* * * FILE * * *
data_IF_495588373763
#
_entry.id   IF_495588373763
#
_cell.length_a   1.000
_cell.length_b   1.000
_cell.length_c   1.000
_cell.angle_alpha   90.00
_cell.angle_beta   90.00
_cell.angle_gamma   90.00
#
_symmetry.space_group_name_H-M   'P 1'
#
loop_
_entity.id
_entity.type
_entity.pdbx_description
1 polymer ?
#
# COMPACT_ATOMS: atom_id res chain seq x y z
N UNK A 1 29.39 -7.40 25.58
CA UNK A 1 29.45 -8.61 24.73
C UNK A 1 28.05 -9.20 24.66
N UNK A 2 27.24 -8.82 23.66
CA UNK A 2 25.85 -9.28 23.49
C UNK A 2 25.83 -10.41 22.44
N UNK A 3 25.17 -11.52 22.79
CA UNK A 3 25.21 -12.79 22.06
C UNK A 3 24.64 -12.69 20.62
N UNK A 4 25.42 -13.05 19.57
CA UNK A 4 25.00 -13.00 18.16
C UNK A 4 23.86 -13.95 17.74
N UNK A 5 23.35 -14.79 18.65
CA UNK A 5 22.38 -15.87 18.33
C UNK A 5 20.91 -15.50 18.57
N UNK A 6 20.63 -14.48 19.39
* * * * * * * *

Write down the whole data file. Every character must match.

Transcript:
data_IF_495588373763
#
_entry.id   IF_495588373763
#
_cell.length_a   1.000
_cell.length_b   1.000
_cell.length_c   1.000
_cell.angle_alpha   90.00
_cell.angle_beta   90.00
_cell.angle_gamma   90.00
#
_symmetry.space_group_name_H-M   'P 1'
#
loop_
_entity.id
_entity.type
_entity.pdbx_description
1 polymer ?
#
# COMPACT_ATOMS: atom_id res chain seq x y z
N UNK A 1 29.39 -7.40 25.58
CA UNK A 1 29.45 -8.61 24.73
C UNK A 1 28.05 -9.20 24.66
N UNK A 2 27.24 -8.82 23.66
CA UNK A 2 25.85 -9.28 23.49
C UNK A 2 25.83 -10.41 22.44
N UNK A 3 25.17 -11.52 22.79
CA UNK A 3 25.21 -12.79 22.06
C UNK A 3 24.64 -12.69 20.62
N UNK A 4 25.42 -13.05 19.57
CA UNK A 4 25.00 -13.00 18.16
C UNK A 4 23.86 -13.95 17.74
N UNK A 5 23.35 -14.79 18.65
CA UNK A 5 22.38 -15.87 18.33
C UNK A 5 20.91 -15.50 18.57
N UNK A 6 20.63 -14.48 19.39